Earlier we looked at Stenocybus nesting at the base of the Anomodontia. Here’s the new synapsid tree (Fig. 4).

Figure 4. Therapsid family tree. Note anomodonts are separate from the other therapsids.

Figure 4. Therapsid family tree. Note anomodonts are separate from the other therapsids. And dromasaurs are distinct from dicynodonts. Stenocybus is their common ancestor. Here sister taxa are more parsimoniously nested. IOW they look more like each other and share more traits.

References
Brinkman D 1981. The Structure and Relationships of the Dromasaurs (Reptilia: Therapsida). Brevioria, 465: 1-34.
Broom R 1910. A comparison of the Permian reptiles of North America with those of South Africa. Bulletin of the American Museum of Natural History 28: 197-234.

Galeops – a toothless(?) dromasaur NOT at the base of the Dicynodontia

Earlier we looked at the Ruta et al. (2013) family tree of the Anomodontia and noted their placement of Galeops (Fig. 1, AMNH 5536) as the transitional taxon linking more basal dromasaurs to more derived dicynodonts. Liu et al (2009) had the same results.

Indeed, the short high face and toothless grin of Galeops does remind one of dicynodonts. But was that by convergence?

Figure 1. Galeops, a dromasaur found without teeth, but the jaws have tooth sockets. Apparently not related to dicynodonts, contra Ruta et al. 2013.

Figure 1. Galeops, a dromasaur found without teeth, but the jaws have tooth sockets. Apparently not related to dicynodonts, contra Ruta et al. 2013. Above and below, in situ from Brinkman 1981. Middle, reconstructed.

Figure 2. Basal therapsid family tree. Galeops nests with other dromasaurs, not at the base of the dicynodonts.

Figure 2. Basal therapsid family tree. Galeops nests with other dromasaurs, not at the base of the dicynodonts.

Dromasaurs and Dicynodonts.
According to the results of the large reptile tree (Fig. 2), the Anomodontia (dicynodonts + dromasaurs) have ancestors going back to a primitive short-faced therapsid, Stenocybus, a taxon ignored by Ruta et al. (2013).

According to the results of the large reptile tree (Fig. 2) Galeops finds its closest sister in Galechirus, another small dromasaur with tiny teeth, a long tail and was a likely tree-dweller. Their purported sisters, according to Ruta et al. (2013), were dicynodonts like Eodicynodon. Arguing against this, dicynodonts were not tree-dwellers, but had short toes, a short tail and a large body. According to the large reptile tree, dromasaurs were closer to the smaller less tubby ancestors of dicynodonts, not the derived forms, like Eodicynodon.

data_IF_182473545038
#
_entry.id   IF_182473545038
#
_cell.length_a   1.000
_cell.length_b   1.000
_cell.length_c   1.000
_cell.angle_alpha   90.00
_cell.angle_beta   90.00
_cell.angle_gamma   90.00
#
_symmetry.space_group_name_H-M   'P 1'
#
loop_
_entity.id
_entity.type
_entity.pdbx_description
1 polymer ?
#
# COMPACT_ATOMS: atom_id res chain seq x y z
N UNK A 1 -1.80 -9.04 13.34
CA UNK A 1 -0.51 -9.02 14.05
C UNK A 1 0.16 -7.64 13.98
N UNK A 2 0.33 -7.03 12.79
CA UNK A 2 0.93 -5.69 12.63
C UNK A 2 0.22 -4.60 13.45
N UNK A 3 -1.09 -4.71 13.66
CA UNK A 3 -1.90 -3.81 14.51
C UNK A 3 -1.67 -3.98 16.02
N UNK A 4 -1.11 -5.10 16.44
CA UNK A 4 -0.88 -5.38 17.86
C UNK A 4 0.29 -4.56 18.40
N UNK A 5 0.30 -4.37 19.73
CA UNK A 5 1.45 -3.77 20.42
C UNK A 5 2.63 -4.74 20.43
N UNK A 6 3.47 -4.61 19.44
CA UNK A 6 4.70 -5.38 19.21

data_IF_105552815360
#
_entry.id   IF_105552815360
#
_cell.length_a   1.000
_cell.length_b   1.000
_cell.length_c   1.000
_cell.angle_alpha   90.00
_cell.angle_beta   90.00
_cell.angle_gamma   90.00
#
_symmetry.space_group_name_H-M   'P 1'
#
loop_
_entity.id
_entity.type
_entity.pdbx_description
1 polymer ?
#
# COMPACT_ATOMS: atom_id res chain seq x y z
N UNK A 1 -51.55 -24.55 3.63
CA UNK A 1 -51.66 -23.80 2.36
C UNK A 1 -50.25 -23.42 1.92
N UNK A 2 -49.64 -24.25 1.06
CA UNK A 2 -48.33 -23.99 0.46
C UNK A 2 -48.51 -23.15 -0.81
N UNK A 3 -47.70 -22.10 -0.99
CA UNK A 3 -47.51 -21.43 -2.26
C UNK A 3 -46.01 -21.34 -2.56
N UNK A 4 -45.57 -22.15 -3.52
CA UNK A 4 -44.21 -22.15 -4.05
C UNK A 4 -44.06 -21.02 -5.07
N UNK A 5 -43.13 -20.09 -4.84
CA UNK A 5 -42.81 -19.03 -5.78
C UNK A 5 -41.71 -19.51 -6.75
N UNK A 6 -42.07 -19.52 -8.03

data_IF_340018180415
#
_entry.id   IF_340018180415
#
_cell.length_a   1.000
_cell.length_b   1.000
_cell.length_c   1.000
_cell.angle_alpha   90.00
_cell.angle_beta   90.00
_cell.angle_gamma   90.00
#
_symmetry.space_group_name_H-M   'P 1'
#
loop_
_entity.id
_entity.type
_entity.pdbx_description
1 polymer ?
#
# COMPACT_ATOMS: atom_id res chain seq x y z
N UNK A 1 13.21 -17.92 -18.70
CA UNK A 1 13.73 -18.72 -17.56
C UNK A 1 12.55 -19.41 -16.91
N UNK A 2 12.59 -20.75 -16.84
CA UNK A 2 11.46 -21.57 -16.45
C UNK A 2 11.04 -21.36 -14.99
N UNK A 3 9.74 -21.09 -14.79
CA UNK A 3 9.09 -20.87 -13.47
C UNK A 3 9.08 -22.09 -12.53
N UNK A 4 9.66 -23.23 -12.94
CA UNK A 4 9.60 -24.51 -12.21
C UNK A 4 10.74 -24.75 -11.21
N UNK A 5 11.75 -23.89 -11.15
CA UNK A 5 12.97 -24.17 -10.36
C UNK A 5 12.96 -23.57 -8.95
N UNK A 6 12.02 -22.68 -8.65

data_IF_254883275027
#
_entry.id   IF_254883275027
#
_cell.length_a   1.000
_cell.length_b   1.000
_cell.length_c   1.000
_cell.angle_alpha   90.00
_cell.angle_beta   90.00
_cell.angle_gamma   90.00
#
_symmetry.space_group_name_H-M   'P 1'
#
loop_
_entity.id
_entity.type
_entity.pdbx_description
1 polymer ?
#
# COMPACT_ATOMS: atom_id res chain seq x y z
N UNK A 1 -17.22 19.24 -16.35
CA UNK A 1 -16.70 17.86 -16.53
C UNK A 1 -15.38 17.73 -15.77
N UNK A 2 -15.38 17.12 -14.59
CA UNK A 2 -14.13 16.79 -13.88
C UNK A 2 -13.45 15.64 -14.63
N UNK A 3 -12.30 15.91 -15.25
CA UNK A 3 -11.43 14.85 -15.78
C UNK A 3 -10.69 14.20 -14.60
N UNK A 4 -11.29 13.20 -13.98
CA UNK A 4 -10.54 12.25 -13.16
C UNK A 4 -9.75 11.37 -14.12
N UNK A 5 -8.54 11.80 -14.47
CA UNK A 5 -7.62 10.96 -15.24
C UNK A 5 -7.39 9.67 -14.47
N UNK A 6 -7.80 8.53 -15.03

Yesterday we looked at Microurania, a rarely studied ancestor of dicynodonts and their phylogenetic predecessors. That’s the taxon missing from the Ruta et al. (2013) tree that would probably upset their topology, as it does here (Fig. 2).

No teeth?
No teeth were found with Galeops (Fig. 1), but small root impressions remain in the both jaws, all the same size.

Galeops had a shorter, taller face than other dromasaurs. The jaw “joint” permitted the jaws to slide back and forth relative to each other, a trait dromasaurs shared with dicynodonts.

The clavicles were larger in Galeops than in other dromasaurs studied.

Different than other therapsids?
The current basal therapsid family tree (Fig. 2) indicates the Anomodontia had a different origin than the rest of the Therapsida, including mammals. Add in a few taxa like Stenocybus and Microurania and the traditional topology changes to the heretical one.

So is the Therapsida diphyletic? Perhaps so… another heretical result produced by expanding the taxon list.

Addendum: Giving credit where credit is due, Olson 1962 remarked that therapsids might have had a dual origin, with anomodonts arising from the edaphosaur pelycosaurs. 

Is Galeops the sister to the dicynodonts? Apparently no, for the same reason.

References
Brinkman D 1981. The Structure and Relationships of the Dromasaurs (Reptilia: Therapsida) Breviora 465:34 pp. online here.
Broom, R. 1912. On some New Fossil Reptiles from the Permian and Triassic Beds of South Africa, Proc. zool. Soc. London 1912:859—876. online here.
Liu J, Rubidge B and Li J 2009. A new specimen of Biseridens qilianicus indicates its phylogenetic position as the most basal anomodont. Proceedings of the Royal Society B 277 (1679): 285–292.
Olson EC 1962. Late Permian terrestrial vertebrates, USA and USSR. Transactions of the American Philatelci Society N.S> 25: 1-225.
Ruta M, Angielczyk KD, Fröbisch J and Benton MJ 2013. Decoupling of morphological disparity and taxic diversity during the adaptive radiation of anomodont therapsids. Proceedings of the Royal Society B (Biological Sciences) online here. Supp material here.]